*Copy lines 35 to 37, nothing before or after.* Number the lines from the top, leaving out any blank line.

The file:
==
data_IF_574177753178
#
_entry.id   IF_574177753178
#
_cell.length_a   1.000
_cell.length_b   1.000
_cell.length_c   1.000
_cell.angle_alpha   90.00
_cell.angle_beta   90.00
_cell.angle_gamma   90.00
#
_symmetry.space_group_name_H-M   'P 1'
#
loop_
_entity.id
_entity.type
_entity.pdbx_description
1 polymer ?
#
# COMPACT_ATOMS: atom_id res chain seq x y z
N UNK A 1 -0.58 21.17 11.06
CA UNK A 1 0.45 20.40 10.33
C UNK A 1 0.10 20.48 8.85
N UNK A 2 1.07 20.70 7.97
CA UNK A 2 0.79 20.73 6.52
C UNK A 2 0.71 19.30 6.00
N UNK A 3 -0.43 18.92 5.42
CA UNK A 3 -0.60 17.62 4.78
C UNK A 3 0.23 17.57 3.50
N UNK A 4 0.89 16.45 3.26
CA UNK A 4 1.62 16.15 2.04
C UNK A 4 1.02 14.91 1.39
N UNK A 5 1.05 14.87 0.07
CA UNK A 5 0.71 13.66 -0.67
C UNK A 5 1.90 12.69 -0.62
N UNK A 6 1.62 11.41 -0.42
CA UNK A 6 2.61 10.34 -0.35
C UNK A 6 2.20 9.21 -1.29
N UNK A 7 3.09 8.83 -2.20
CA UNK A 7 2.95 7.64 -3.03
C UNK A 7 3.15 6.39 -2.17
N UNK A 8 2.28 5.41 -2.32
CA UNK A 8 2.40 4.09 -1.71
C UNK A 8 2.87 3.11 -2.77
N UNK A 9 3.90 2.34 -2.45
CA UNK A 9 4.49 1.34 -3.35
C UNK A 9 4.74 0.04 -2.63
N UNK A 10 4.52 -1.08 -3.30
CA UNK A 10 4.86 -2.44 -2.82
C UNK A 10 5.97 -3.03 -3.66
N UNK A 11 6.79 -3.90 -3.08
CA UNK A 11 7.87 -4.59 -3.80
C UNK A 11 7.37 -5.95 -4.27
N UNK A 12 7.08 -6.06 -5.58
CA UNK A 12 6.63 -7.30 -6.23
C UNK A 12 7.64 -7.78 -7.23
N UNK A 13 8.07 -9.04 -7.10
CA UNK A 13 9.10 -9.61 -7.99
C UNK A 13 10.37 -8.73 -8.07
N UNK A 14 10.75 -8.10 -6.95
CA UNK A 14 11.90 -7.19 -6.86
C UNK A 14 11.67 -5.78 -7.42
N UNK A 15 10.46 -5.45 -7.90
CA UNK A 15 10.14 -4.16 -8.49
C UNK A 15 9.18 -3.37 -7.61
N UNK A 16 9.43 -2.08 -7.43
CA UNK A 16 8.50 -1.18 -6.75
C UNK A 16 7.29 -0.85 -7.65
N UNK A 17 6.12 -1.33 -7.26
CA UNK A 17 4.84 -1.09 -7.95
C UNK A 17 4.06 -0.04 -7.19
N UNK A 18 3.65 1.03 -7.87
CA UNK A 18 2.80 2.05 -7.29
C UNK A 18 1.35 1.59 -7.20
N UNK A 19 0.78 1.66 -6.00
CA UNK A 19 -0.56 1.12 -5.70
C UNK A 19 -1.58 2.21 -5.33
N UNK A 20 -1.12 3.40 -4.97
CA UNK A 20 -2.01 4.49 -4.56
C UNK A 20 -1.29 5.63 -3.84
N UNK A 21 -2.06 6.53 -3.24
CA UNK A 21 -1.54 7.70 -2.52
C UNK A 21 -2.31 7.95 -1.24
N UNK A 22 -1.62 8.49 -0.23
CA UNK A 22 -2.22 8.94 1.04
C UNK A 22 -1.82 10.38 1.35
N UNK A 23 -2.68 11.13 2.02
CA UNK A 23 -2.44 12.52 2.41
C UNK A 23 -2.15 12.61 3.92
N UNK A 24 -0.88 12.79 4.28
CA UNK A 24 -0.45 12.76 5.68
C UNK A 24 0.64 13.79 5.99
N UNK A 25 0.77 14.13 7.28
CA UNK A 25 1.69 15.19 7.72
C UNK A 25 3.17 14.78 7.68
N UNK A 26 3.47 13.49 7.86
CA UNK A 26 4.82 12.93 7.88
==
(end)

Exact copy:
C UNK A 5 1.90 12.69 -0.62
N UNK A 6 1.62 11.41 -0.42
CA UNK A 6 2.61 10.34 -0.35